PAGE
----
As I move through the city, I note signs of progress, if not hope. Not far from my residence, at the corner of Dallu Bridge, there was a sleek, orange crane probing earth, lifting parts of homes in search of victims for 3 days. It’s gone now. Every time I pass there, I note people paused on the bridge to stare onto the scar –a quarter acre crater of rubble, twisted iron, concrete slabs. What most startles me is the clash of terror and calm:—a regular line of buildings, attached rows of shops and residences, then suddenly, inserted among them, either yawning space vomiting its gnarled mass of brick and rubble, or a building suspended at 60 degrees, with innards of people’s private lives spilling out of cleft kitchens and bedrooms. Like a mutilated corpse suspended among a cluster of office workers continuing their routine.
To me that’s more unsettling than a field of crushed houses. Maybe because it speaks to the utter irrationality and randomness of the quake’s fury. The bizarre and threatening imposes itself into the normal. Tornadoes have the same effect, I imagine.
Talking about normal, life’s far, far from routine. A fraction of customary activity pulses through Kathmandu city. After endless complaints and apprehension, we appreciate those trucks, small and large, heaped with sacks of food, stacks of tarpaulin and cases of water loading at depots across the city, then setting out on their missions. Nirvaya, a musician and student of English, tells me he’s about to depart with friends for nearby Godavari to assist victims there. Dr. Mingmar and his Belgian counterpart have departed by road with a field hospital; they will deal with hill slides and impassible roads as they proceed behind bulldozers, then set up medical centers in villages awaiting help. Kathmandu residents emerging intact from their daze and disorientation realize that fellow citizens in those places, most within 100 miles radius of the capital, are today’s priority; they may feel heartened that they in turn can offer succor to others.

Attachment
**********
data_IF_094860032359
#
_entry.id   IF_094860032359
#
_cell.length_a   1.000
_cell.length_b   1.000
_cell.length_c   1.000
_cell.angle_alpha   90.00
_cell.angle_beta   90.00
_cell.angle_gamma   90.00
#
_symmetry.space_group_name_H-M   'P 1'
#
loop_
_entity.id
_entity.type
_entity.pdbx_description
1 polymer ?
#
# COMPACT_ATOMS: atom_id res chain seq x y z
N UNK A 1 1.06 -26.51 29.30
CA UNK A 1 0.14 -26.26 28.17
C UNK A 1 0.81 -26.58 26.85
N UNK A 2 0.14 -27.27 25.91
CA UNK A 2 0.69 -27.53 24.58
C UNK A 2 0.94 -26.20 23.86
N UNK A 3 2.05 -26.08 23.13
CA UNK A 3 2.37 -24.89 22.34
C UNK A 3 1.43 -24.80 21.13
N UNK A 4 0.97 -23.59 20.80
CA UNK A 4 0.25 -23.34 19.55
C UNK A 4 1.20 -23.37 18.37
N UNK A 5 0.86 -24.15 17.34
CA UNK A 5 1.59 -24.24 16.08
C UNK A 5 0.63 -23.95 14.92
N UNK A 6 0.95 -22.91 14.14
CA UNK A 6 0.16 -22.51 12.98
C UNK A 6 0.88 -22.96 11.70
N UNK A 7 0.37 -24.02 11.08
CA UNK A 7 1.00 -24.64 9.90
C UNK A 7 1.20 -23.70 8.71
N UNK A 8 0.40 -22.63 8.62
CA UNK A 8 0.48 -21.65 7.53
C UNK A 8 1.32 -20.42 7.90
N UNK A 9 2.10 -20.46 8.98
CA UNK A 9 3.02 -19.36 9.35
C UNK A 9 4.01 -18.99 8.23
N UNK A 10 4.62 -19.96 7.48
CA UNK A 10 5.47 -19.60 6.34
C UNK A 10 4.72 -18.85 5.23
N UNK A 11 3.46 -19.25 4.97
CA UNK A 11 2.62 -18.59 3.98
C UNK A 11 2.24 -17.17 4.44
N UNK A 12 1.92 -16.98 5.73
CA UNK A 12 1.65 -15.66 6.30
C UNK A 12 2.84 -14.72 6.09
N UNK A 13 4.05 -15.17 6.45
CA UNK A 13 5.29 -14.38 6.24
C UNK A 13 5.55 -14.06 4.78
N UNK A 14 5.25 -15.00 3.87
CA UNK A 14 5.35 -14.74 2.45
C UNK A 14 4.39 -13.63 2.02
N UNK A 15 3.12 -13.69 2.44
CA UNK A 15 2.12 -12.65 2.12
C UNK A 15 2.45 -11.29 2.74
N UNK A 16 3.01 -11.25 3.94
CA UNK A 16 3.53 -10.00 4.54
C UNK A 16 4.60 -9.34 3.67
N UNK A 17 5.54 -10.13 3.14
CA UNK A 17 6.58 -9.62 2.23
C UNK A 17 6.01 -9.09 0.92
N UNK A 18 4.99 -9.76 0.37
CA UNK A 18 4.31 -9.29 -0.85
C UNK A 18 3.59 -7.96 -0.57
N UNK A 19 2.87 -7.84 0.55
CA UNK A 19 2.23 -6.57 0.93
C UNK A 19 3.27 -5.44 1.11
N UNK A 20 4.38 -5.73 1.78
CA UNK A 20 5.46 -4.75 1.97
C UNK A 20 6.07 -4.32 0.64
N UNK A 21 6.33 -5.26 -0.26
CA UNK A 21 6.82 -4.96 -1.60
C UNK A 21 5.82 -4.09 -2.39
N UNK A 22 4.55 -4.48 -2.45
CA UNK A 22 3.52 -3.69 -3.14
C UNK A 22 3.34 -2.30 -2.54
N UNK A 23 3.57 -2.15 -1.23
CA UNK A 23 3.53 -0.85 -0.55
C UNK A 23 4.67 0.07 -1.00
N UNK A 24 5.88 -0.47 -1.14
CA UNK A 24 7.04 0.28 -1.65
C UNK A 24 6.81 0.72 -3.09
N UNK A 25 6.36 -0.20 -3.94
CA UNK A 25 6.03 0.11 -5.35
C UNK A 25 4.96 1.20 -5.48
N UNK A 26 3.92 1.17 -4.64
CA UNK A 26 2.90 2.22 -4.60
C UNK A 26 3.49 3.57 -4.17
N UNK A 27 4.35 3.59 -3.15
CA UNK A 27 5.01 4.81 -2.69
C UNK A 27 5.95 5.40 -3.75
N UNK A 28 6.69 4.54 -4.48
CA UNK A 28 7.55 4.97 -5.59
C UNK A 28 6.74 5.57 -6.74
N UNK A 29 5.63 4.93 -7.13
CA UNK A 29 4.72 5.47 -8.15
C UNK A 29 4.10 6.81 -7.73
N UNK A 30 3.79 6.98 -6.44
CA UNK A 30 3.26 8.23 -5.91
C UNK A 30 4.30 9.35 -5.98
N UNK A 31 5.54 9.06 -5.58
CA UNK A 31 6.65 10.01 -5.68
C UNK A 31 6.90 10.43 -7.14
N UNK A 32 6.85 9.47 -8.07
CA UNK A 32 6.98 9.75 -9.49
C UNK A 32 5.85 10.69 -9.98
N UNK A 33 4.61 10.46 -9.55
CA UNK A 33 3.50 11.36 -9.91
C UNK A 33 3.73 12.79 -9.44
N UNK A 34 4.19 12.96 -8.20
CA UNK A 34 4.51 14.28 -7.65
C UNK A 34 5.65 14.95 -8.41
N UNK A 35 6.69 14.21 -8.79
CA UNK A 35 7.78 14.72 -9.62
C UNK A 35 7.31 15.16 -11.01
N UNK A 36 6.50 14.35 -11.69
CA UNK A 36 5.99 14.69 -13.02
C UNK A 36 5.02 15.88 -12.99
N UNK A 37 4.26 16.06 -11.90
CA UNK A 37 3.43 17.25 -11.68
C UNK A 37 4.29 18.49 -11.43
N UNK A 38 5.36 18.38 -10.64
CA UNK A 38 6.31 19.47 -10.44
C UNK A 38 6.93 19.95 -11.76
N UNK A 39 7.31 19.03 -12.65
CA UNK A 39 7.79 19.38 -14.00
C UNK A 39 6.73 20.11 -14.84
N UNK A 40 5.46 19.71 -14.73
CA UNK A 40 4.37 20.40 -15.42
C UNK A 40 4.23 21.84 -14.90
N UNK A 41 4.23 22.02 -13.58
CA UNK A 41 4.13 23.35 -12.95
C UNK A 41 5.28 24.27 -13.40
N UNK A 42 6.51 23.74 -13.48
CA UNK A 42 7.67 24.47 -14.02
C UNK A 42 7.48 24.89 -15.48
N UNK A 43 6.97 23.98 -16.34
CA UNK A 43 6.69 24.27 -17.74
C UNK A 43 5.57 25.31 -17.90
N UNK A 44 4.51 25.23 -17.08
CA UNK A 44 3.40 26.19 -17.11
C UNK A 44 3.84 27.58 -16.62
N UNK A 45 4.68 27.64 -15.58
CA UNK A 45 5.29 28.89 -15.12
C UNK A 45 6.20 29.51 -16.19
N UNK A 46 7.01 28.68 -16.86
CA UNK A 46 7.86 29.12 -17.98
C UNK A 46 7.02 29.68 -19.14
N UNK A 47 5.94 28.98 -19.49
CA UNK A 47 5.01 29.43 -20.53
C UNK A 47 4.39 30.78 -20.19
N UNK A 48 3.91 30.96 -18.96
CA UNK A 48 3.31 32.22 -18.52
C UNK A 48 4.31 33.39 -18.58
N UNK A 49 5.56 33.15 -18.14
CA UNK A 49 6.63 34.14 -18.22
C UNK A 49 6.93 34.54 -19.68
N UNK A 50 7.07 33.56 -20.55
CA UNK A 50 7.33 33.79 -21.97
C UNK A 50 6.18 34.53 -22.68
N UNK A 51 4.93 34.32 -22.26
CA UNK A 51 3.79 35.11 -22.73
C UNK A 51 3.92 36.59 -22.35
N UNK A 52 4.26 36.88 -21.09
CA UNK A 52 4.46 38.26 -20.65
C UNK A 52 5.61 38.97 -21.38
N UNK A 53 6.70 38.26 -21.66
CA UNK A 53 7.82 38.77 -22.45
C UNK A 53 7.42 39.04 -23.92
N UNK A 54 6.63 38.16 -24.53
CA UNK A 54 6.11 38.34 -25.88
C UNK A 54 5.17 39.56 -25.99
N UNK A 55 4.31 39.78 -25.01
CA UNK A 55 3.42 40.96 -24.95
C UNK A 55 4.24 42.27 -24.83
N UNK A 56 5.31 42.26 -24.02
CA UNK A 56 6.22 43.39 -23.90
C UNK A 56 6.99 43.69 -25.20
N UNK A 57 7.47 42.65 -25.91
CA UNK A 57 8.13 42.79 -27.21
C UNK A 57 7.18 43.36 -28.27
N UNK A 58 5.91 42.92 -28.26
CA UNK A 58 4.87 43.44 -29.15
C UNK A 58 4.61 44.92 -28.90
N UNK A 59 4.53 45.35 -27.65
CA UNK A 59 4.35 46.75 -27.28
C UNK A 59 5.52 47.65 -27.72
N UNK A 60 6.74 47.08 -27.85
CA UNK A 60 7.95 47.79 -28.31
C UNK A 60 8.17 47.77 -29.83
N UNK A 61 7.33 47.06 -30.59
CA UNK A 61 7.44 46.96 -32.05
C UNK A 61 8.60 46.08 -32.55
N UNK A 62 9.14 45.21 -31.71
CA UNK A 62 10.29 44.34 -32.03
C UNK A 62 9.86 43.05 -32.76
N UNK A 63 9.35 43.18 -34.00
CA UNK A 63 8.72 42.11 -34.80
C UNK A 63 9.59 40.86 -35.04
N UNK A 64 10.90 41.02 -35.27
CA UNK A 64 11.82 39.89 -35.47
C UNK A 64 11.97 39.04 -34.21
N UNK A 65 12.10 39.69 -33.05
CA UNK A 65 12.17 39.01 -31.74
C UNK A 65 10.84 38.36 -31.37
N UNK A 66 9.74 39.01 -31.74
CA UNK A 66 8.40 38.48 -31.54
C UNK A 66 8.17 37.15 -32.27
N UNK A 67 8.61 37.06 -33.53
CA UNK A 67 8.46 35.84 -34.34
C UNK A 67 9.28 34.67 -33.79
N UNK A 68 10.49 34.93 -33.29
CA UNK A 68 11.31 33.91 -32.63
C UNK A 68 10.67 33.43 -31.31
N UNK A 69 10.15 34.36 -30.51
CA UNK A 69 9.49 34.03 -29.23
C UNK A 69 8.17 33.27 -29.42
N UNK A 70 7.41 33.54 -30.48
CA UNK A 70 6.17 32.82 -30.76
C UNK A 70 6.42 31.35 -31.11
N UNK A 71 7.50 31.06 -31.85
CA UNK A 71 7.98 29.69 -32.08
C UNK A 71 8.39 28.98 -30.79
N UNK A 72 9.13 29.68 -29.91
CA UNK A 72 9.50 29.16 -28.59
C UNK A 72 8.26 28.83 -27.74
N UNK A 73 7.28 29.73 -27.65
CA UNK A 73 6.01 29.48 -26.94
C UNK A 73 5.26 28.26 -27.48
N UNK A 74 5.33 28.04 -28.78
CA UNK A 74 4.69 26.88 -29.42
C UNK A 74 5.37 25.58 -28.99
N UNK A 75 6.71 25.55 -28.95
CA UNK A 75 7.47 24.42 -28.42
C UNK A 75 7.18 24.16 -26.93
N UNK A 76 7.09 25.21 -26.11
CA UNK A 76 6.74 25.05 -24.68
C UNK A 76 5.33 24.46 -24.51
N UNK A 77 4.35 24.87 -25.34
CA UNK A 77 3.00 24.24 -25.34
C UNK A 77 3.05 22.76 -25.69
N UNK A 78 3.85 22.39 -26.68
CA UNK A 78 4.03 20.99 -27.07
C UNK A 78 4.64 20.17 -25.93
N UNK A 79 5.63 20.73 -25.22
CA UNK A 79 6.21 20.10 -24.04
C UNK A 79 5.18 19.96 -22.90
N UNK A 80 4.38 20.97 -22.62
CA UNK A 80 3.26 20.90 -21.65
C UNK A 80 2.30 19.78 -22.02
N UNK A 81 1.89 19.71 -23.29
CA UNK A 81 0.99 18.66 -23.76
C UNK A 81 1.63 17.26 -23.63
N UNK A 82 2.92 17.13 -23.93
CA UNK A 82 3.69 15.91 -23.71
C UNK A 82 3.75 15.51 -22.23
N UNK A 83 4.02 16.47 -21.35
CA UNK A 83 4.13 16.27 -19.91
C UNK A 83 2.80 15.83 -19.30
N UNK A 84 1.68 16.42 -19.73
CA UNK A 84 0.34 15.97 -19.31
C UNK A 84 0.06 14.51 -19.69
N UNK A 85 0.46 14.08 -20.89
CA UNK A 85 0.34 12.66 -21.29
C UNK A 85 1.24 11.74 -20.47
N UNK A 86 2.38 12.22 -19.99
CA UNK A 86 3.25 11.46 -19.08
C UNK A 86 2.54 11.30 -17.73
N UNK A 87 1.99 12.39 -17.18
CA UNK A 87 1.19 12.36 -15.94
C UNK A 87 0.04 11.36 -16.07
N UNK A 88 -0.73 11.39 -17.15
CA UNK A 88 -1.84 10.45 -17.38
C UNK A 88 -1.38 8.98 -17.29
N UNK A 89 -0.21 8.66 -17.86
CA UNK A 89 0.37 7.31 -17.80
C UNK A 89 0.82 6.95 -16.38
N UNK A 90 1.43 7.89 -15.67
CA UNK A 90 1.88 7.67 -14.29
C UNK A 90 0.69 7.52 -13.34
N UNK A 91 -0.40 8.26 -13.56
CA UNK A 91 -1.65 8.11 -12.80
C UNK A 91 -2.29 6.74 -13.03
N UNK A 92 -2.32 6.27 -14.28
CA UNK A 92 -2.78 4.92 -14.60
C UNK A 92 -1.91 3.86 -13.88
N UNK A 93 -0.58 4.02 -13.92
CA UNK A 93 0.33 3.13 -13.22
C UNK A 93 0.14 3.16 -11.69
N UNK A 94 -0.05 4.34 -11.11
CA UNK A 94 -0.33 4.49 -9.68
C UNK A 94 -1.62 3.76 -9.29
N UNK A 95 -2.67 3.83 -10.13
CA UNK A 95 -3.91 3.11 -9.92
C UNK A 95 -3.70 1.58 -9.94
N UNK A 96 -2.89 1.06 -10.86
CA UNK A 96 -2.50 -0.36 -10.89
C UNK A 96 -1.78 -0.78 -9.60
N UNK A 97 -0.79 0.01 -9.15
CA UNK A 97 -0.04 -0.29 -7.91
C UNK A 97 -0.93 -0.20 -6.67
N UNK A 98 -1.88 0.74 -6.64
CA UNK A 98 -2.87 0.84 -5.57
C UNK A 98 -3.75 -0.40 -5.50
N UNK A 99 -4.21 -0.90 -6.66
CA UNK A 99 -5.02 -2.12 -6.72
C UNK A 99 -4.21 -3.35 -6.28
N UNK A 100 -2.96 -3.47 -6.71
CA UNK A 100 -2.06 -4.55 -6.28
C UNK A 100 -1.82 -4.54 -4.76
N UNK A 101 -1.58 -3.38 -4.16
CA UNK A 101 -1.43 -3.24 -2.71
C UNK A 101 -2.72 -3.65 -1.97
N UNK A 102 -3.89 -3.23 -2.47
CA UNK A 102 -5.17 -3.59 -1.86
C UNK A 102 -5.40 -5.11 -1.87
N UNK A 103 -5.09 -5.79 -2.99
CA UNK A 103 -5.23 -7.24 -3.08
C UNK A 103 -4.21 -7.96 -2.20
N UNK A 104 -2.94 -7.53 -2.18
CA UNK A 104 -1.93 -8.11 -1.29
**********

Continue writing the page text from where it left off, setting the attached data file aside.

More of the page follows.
Foreign rescuers are fewer, although I suppose overseas media are plentiful. Nepal’s journalists are doing a terrific job in TV and print. I heard that NYTimes declared “Nepal is flattened”. If so, it’s untrue, and irresponsible. Why exaggerate? It’s bad enough. Here, most talk is of government ineptness—officials demand that everything be channeled through the government while its ministries are largely incapable of coordinating supplies or setting priorities. (More about government and governance later.) Meanwhile, some basic facts (I’m still a social scientist) starting with population statistics:
Kathmandu has as many as 5 million (possibly 6) inhabitants, not the 2.5M reported by foreign press (probably taken from official sources, since true figures would expose the scandal that is Nepal’s administration). Over the past 15-20 years the city has exploded with rural migrants; they’ve settled here, living on remittances from mainly sons and brothers (making up the 3+ million who work as unskilled laborers in Malaysia, Qatar, Saudi, etc.) (Source: Pitambar Sharma, “Some Aspects of Nepal’s Social Demography, Census 2011 Update”, 2014) These people left fields fallow to live as consumers, increasing Nepal’s dependence on imported food and everything else (from India and China). They live in poor conditions, but their presence increases property values and enhances the income of the original owners and retailers. Sound familiar? Kathmandu city is also home to hundreds of 1000s of Indian migrants, not really legal, but who nevertheless become an integral part of the economy.